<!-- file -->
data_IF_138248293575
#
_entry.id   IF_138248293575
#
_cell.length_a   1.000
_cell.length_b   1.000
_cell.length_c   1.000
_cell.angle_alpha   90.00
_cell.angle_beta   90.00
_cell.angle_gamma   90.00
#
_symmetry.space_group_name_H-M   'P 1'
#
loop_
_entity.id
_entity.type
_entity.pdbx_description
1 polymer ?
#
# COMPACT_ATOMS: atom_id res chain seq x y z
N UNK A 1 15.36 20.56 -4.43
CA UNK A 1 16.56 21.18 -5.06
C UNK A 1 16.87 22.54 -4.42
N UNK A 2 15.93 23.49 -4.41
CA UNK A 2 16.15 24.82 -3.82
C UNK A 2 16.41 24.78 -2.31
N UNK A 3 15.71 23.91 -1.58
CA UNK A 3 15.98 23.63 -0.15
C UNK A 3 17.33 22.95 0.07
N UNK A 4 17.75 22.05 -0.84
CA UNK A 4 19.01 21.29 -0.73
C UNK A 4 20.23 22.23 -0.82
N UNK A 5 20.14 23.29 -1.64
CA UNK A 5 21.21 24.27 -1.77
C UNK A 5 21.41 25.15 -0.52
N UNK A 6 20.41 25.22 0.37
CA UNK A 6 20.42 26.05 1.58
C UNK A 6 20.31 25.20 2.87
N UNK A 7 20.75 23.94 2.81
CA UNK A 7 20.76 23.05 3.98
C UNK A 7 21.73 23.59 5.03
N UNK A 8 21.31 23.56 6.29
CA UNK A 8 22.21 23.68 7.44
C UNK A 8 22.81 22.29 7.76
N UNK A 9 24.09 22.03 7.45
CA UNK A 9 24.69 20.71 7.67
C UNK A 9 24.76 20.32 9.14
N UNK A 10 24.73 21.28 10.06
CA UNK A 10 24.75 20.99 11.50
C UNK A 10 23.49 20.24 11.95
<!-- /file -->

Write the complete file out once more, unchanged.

data_IF_138248293575
#
_entry.id   IF_138248293575
#
_cell.length_a   1.000
_cell.length_b   1.000
_cell.length_c   1.000
_cell.angle_alpha   90.00
_cell.angle_beta   90.00
_cell.angle_gamma   90.00
#
_symmetry.space_group_name_H-M   'P 1'
#
loop_
_entity.id
_entity.type
_entity.pdbx_description
1 polymer ?
#
# COMPACT_ATOMS: atom_id res chain seq x y z
N UNK A 1 15.36 20.56 -4.43
CA UNK A 1 16.56 21.18 -5.06
C UNK A 1 16.87 22.54 -4.42
N UNK A 2 15.93 23.49 -4.41
CA UNK A 2 16.15 24.82 -3.82
C UNK A 2 16.41 24.78 -2.31
N UNK A 3 15.71 23.91 -1.58
CA UNK A 3 15.98 23.63 -0.15
C UNK A 3 17.33 22.95 0.07
N UNK A 4 17.75 22.05 -0.84
CA UNK A 4 19.01 21.29 -0.73
C UNK A 4 20.23 22.23 -0.82
N UNK A 5 20.14 23.29 -1.64
CA UNK A 5 21.21 24.27 -1.77
C UNK A 5 21.41 25.15 -0.52
N UNK A 6 20.41 25.22 0.37
CA UNK A 6 20.42 26.05 1.58
C UNK A 6 20.31 25.20 2.87
N UNK A 7 20.75 23.94 2.81
CA UNK A 7 20.76 23.05 3.98
C UNK A 7 21.73 23.59 5.03
N UNK A 8 21.31 23.56 6.29
CA UNK A 8 22.21 23.68 7.44
C UNK A 8 22.81 22.29 7.76
N UNK A 9 24.09 22.03 7.45
CA UNK A 9 24.69 20.71 7.67
C UNK A 9 24.76 20.32 9.14
N UNK A 10 24.73 21.28 10.06
CA UNK A 10 24.75 20.99 11.50
C UNK A 10 23.49 20.24 11.95